James Rhodes on the extraordinary legal battle to publish his memoir
Why we need a 'tranquility map' of England, according to campaigners

It's oh so quiet!

The case for a 'tranquility map' of England
'Timeless fashion': It may be a paradox, but the industry loves it

'Timeless fashion'

It may be a paradox, but the industry loves it
If the West needs a bridge to the 'moderates' inside Isis, maybe we could have done with Osama bin Laden staying alive after all

Could have done with Osama bin Laden staying alive?

Robert Fisk on the Fountainheads of World Evil in 2011 - and 2015
New exhibition celebrates the evolution of swimwear

Evolution of swimwear

From bathing dresses in the twenties to modern bikinis
Sun, sex and an anthropological study: One British academic's summer of hell in Magaluf

Sun, sex and an anthropological study

One academic’s summer of hell in Magaluf
From Shakespeare to Rising Damp... to Vicious

Frances de la Tour's 50-year triumph

'Rising Damp' brought De la Tour such recognition that she could be forgiven if she'd never been able to move on. But at 70, she continues to flourish - and to beguile
'That Whitsun, I was late getting away...'

Ian McMillan on the Whitsun Weddings

This weekend is Whitsun, and while the festival may no longer resonate, Larkin's best-loved poem, lives on - along with the train journey at the heart of it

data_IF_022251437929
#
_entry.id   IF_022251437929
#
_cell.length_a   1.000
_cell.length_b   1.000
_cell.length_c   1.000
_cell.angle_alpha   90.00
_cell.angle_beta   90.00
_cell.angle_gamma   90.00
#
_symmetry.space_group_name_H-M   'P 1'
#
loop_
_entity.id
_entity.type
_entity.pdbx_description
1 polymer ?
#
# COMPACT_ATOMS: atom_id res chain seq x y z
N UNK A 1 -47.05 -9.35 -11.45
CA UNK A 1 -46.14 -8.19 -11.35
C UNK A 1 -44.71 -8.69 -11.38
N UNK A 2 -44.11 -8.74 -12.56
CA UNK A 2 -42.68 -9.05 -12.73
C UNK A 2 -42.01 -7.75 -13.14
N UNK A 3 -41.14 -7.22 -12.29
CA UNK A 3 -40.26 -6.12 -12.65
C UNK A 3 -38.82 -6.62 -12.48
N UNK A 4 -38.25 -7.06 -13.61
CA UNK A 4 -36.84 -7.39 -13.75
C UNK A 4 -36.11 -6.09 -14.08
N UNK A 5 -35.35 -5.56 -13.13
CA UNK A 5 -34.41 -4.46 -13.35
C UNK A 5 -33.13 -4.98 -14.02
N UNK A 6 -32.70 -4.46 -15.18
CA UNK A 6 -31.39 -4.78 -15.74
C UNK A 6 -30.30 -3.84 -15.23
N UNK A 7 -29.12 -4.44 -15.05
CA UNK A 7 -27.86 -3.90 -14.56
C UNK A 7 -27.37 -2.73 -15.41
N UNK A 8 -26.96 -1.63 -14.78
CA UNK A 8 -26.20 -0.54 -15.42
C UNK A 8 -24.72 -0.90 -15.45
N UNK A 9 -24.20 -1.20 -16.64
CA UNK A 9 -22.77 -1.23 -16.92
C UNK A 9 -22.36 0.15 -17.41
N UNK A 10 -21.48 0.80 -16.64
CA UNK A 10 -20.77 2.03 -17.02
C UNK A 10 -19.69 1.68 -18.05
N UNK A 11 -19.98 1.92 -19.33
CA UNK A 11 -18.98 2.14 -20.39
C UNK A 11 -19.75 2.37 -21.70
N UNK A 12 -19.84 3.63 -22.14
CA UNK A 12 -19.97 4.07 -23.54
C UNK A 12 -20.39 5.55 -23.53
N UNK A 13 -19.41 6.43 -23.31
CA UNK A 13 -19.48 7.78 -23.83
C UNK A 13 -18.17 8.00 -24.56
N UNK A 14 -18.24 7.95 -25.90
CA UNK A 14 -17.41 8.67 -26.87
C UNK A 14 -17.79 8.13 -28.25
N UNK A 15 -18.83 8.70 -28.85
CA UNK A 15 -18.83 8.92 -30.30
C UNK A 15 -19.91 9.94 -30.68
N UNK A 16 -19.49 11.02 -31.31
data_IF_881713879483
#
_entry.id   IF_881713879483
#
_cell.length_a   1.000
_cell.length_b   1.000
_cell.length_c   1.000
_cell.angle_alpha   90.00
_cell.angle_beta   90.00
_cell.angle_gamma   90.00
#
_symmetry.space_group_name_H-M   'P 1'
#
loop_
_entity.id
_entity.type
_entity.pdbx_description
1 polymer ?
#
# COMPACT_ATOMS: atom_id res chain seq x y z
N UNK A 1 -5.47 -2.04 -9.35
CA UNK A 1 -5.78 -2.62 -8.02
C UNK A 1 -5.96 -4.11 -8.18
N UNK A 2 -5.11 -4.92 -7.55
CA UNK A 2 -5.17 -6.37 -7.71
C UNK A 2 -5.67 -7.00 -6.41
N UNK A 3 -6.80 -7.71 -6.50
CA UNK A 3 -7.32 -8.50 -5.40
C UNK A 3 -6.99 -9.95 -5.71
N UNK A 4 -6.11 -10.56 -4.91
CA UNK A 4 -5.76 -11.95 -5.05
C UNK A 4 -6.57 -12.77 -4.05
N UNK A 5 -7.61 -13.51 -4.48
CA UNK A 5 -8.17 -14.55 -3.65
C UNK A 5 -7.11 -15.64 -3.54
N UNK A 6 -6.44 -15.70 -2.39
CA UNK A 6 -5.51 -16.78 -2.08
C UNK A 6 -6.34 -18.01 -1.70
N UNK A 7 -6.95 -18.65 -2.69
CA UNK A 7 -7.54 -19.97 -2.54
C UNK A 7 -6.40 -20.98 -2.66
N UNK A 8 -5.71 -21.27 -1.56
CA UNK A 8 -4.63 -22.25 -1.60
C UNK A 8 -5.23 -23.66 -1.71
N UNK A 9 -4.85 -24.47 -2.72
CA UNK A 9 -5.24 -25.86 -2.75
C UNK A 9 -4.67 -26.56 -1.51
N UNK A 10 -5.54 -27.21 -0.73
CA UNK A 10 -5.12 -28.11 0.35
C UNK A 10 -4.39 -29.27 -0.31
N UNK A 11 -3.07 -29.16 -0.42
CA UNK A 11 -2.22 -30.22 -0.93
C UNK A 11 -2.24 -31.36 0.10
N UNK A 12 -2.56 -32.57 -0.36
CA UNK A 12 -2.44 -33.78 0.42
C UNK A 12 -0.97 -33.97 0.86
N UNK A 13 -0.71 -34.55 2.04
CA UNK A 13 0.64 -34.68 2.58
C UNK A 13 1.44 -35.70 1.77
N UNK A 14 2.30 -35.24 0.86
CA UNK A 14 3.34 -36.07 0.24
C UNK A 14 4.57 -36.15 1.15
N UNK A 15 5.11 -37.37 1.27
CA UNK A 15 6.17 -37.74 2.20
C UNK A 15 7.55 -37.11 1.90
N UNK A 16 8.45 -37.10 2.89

Kathryn Williams explores the works and influences of Sylvia Plath in a new light

Songs from the bell jar

Kathryn Williams explores the works and influences of Sylvia Plath
How one man's day in high heels showed him that Cannes must change its 'no flats' policy

One man's day in high heels

...showed him that Cannes must change its 'flats' policy
Is a quiet crusade to reform executive pay bearing fruit?

Is a quiet crusade to reform executive pay bearing fruit?

Dominic Rossi of Fidelity says his pressure on business to control rewards is working. But why aren’t other fund managers helping?
The King David Hotel gives precious work to Palestinians - unless peace talks are on

King David Hotel: Palestinians not included

The King David is special to Jerusalem. Nick Kochan checked in and discovered it has some special arrangements, too
More people moving from Australia to New Zealand than in the other direction for first time in 24 years

End of the Aussie brain drain

More people moving from Australia to New Zealand than in the other direction for first time in 24 years
Meditation is touted as a cure for mental instability but can it actually be bad for you?

Can meditation be bad for you?

Researching a mass murder, Dr Miguel Farias discovered that, far from bringing inner peace, meditation can leave devotees in pieces
Eurovision 2015: Australians will be cheering on their first-ever entrant this Saturday

Australia's first-ever Eurovision entrant

Australia, a nation of kitsch-worshippers, has always loved the Eurovision Song Contest. Maggie Alderson says it'll fit in fine